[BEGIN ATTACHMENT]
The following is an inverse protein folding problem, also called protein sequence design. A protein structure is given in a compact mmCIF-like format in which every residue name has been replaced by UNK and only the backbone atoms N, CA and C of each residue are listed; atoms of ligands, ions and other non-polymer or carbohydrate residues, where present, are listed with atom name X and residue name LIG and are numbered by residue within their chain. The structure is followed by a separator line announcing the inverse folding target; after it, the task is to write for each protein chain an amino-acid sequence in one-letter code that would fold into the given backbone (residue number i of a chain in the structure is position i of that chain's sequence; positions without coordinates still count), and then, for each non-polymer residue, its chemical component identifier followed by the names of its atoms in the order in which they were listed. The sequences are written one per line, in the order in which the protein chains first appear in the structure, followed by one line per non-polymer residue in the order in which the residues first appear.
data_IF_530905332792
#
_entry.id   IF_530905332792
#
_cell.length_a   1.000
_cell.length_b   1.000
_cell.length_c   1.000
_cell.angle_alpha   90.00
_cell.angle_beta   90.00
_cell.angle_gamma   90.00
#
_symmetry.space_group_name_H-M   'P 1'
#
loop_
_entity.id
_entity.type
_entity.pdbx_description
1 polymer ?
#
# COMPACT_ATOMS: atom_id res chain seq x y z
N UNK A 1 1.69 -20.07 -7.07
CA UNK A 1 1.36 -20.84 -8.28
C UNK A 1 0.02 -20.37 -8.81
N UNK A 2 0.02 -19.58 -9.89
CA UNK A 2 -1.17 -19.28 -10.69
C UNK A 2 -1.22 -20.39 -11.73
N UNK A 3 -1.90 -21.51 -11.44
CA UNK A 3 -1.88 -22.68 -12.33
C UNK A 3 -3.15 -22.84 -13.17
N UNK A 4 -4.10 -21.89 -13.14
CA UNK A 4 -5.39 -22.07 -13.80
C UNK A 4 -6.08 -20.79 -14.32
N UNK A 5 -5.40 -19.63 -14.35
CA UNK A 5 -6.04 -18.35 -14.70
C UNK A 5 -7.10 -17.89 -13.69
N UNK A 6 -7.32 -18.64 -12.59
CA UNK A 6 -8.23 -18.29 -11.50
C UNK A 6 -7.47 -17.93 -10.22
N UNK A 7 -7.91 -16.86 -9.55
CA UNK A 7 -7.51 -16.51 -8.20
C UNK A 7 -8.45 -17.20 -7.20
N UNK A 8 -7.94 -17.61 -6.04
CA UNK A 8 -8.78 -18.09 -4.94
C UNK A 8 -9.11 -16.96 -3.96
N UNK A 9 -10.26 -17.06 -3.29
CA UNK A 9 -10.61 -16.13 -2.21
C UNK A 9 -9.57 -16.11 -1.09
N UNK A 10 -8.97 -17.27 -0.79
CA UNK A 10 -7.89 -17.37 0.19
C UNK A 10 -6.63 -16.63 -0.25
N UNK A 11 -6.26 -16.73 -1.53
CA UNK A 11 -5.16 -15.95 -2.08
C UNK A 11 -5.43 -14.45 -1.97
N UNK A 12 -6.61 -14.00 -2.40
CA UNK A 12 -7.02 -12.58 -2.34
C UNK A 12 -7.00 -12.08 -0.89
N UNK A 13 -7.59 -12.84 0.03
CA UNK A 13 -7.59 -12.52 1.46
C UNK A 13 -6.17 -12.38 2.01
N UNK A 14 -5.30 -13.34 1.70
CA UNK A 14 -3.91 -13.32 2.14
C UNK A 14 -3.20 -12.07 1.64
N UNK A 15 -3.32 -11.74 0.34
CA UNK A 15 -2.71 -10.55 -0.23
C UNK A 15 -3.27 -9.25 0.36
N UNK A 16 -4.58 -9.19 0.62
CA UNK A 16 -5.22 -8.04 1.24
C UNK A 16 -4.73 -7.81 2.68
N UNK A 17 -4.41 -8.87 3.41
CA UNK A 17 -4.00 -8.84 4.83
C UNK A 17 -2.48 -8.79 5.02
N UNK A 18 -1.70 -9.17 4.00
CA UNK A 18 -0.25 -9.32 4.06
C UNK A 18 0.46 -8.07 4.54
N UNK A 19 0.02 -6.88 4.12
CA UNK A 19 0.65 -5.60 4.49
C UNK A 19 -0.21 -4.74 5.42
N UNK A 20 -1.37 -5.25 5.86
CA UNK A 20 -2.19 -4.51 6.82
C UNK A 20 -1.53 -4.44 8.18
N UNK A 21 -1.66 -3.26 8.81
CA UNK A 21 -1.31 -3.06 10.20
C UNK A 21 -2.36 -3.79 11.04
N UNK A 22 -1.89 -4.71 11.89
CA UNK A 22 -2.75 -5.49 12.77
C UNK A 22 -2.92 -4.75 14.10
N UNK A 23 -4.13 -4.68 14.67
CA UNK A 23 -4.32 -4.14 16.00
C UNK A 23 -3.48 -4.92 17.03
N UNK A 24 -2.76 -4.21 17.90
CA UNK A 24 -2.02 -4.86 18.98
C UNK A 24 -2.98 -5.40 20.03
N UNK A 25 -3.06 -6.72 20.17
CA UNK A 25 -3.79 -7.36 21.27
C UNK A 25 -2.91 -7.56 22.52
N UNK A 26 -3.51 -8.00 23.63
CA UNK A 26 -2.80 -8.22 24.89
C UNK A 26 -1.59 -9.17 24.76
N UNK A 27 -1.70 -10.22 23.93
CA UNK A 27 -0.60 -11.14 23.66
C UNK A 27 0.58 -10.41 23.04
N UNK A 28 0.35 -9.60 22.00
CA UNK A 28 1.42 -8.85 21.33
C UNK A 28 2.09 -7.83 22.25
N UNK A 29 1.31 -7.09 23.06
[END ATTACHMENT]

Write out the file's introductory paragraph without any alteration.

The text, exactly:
The following is an inverse protein folding problem, also called protein sequence design. A protein structure is given in a compact mmCIF-like format in which every residue name has been replaced by UNK and only the backbone atoms N, CA and C of each residue are listed; atoms of ligands, ions and other non-polymer or carbohydrate residues, where present, are listed with atom name X and residue name LIG and are numbered by residue within their chain. The structure is followed by a separator line announcing the inverse folding target; after it, the task is to write for each protein chain an amino-acid sequence in one-letter code that would fold into the given backbone (residue number i of a chain in the structure is position i of that chain's sequence; positions without coordinates still count), and then, for each non-polymer residue, its chemical component identifier followed by the names of its atoms in the order in which they were listed. The sequences are written one per line, in the order in which the protein chains first appear in the structure, followed by one line per non-polymer residue in the order in which the residues first appear.